“You cannot just walk away,” Marfatia says. “You as a client, you want to be invested in the process fully from the standpoint that you know exactly what is being done and that you are approving of the process being followed.”
While the business is crying out for better capabilities (containerized microservices in the cloud now!), rushing through the modernization process will likely create more problems than it solves. Being methodical and completing each step before going to the next step is the best way to keep your options open and guard against costly mistakes, Marfatia says.
This is particularly important when it comes to documenting the system its business rules. In some cases, after documenting the rules, the customer gains a new perspective and may decide to keep the application on the platform it’s currently running, to shift the rules to a business rules execution, to continue the migration to another platform, or to make some other change.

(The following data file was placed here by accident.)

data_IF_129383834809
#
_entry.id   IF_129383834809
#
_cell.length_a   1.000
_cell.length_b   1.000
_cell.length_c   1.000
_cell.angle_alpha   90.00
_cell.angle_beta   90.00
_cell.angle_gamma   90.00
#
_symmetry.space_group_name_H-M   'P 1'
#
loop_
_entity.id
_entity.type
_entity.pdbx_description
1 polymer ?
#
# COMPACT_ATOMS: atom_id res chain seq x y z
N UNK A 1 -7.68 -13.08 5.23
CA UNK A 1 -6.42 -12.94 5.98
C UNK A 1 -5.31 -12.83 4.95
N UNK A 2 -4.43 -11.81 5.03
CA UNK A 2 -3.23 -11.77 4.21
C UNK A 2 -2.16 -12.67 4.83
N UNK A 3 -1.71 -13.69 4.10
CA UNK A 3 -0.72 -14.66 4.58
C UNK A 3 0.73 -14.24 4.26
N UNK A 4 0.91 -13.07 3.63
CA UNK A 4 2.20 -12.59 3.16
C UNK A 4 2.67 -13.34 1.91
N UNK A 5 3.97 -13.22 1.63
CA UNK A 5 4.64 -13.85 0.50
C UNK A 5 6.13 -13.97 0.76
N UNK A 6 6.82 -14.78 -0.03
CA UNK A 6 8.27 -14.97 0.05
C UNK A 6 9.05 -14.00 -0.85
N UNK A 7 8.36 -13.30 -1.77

“When you go and document the current state of your systems, you’ll start recognizing the potential pitfalls. That’s when you really come together and plan and mitigate your risk,” Marfatia says. “There is a process that needs to be followed.”
The last myth for today is that the customer always knows what’s in their code. The customer may always be right in fairy tales, but in the real world, the customer is occasionally wrong.
“The biggest problem that we run into is setting the right expectations and convincing the client,” Marfatia says. “I sometimes am surprised when we tell a client we need to process your code and create a repository of all its different artifacts so that we understand what the current code is doing, their response many times is ‘Oh, we know what it’s doing, don’t worry about it.’ We say, yes but you can’t be dead certain unless you have something written up or some documentation.”
Several times, EvolveWare has documented its client’s code, only to find that their code was not following the latest industry regulations, and they had no idea this was happening.
EvolveWare has worked extensively in mainframe modernization projects. It plans to support RPG with Intellisys in early 2023.